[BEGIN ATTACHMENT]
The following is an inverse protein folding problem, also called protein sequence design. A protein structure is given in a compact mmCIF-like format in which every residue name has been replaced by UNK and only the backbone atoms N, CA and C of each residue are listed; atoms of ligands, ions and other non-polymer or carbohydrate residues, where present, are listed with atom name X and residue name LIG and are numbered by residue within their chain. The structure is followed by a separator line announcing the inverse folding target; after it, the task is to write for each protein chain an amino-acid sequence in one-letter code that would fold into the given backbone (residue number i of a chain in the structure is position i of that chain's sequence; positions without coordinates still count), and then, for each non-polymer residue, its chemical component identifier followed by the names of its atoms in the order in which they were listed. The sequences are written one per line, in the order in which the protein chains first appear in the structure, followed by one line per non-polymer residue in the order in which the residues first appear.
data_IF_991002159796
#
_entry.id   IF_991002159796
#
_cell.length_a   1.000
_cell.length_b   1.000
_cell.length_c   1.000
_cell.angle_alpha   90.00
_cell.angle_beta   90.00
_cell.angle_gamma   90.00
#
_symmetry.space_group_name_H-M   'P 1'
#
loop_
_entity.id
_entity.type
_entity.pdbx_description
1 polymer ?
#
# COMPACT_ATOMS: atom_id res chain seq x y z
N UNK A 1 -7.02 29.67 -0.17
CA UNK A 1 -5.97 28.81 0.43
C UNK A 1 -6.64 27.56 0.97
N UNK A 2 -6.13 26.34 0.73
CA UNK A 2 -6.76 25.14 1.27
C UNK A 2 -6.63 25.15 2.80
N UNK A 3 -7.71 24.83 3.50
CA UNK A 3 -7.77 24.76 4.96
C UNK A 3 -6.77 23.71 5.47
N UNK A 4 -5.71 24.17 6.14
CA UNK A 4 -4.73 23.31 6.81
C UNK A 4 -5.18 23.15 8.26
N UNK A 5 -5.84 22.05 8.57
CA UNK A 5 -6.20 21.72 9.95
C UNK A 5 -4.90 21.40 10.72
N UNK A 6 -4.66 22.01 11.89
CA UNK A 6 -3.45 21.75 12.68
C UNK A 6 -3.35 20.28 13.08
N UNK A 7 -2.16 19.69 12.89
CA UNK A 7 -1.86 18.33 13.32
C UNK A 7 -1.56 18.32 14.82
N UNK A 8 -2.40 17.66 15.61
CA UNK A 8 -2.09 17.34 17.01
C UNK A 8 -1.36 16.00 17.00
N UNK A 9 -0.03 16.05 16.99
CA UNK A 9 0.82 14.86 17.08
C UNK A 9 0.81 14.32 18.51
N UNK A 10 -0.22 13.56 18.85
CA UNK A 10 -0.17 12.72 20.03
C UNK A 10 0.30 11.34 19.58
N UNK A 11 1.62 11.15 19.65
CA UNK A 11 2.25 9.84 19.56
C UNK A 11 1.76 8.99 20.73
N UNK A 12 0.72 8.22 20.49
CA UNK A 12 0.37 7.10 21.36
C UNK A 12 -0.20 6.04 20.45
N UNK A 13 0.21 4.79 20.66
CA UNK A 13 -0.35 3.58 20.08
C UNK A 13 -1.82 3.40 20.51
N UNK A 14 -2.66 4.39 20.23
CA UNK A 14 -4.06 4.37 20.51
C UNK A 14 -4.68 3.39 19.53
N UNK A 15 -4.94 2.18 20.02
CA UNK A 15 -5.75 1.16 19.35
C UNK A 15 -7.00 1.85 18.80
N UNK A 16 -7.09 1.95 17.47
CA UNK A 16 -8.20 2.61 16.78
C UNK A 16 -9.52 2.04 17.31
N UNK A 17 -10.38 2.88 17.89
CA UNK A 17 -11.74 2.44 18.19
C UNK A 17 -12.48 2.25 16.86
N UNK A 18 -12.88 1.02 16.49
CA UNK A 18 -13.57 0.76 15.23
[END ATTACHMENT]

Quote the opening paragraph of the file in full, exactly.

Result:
The following is an inverse protein folding problem, also called protein sequence design. A protein structure is given in a compact mmCIF-like format in which every residue name has been replaced by UNK and only the backbone atoms N, CA and C of each residue are listed; atoms of ligands, ions and other non-polymer or carbohydrate residues, where present, are listed with atom name X and residue name LIG and are numbered by residue within their chain. The structure is followed by a separator line announcing the inverse folding target; after it, the task is to write for each protein chain an amino-acid sequence in one-letter code that would fold into the given backbone (residue number i of a chain in the structure is position i of that chain's sequence; positions without coordinates still count), and then, for each non-polymer residue, its chemical component identifier followed by the names of its atoms in the order in which they were listed. The sequences are written one per line, in the order in which the protein chains first appear in the structure, followed by one line per non-polymer residue in the order in which the residues first appear.